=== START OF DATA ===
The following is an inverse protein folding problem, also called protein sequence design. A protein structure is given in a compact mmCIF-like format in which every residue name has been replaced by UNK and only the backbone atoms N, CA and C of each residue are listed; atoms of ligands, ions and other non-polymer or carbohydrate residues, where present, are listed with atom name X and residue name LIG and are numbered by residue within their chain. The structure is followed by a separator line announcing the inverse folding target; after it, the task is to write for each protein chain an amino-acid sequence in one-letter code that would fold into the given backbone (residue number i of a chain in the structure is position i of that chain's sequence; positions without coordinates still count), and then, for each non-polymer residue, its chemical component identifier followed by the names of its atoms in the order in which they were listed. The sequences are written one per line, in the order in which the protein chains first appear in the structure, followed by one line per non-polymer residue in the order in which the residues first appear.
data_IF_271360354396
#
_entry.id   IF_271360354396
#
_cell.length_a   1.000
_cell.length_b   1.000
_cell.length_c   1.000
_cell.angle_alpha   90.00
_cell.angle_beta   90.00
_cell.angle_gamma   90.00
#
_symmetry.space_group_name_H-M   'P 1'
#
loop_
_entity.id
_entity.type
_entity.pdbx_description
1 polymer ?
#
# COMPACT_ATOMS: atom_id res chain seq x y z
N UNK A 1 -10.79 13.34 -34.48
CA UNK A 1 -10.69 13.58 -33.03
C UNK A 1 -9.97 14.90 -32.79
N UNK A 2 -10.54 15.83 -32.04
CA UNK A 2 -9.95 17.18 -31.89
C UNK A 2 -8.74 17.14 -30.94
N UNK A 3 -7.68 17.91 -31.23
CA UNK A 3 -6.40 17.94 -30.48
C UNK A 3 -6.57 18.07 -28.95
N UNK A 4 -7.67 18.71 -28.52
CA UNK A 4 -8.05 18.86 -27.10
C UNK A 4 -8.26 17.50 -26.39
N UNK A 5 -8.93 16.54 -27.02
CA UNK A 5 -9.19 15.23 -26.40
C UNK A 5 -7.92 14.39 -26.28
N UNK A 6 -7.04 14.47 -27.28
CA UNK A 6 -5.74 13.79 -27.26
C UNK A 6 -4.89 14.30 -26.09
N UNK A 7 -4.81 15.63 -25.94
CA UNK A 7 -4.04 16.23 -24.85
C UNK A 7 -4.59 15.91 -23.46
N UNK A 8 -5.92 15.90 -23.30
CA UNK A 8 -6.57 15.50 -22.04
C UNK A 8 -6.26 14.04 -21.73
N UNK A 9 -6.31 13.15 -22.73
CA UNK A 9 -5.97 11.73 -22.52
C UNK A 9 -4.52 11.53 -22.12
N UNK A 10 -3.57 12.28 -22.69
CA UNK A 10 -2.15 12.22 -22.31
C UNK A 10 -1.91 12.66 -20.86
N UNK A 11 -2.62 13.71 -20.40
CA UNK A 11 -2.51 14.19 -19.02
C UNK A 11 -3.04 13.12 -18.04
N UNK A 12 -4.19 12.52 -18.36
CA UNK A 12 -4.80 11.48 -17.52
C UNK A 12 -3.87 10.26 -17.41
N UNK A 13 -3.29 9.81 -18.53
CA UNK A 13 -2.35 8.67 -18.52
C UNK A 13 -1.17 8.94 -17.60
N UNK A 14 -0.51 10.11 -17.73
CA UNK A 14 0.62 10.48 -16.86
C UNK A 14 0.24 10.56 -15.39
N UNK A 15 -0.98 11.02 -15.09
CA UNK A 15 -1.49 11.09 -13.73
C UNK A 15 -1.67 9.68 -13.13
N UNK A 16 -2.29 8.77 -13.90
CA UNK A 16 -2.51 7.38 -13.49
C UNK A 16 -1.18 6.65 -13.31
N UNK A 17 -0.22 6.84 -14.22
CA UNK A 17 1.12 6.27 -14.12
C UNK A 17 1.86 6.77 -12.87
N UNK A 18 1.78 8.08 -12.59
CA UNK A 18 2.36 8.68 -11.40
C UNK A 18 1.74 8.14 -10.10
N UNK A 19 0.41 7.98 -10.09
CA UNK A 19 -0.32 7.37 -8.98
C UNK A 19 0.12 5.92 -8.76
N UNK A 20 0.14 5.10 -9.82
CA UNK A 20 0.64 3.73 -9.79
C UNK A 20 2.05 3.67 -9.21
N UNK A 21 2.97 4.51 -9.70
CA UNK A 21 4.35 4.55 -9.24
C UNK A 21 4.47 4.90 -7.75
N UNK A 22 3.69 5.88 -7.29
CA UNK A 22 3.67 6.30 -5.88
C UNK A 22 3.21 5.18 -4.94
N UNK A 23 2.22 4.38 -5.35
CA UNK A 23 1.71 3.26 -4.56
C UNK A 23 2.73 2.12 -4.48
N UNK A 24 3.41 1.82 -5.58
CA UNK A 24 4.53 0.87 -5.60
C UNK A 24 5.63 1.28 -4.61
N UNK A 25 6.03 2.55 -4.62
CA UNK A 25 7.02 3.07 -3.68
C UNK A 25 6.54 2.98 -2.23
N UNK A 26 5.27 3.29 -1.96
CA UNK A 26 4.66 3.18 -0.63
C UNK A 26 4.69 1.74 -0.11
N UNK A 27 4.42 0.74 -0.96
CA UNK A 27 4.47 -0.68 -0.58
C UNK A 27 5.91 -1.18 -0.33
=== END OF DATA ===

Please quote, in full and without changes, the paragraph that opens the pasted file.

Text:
The following is an inverse protein folding problem, also called protein sequence design. A protein structure is given in a compact mmCIF-like format in which every residue name has been replaced by UNK and only the backbone atoms N, CA and C of each residue are listed; atoms of ligands, ions and other non-polymer or carbohydrate residues, where present, are listed with atom name X and residue name LIG and are numbered by residue within their chain. The structure is followed by a separator line announcing the inverse folding target; after it, the task is to write for each protein chain an amino-acid sequence in one-letter code that would fold into the given backbone (residue number i of a chain in the structure is position i of that chain's sequence; positions without coordinates still count), and then, for each non-polymer residue, its chemical component identifier followed by the names of its atoms in the order in which they were listed. The sequences are written one per line, in the order in which the protein chains first appear in the structure, followed by one line per non-polymer residue in the order in which the residues first appear.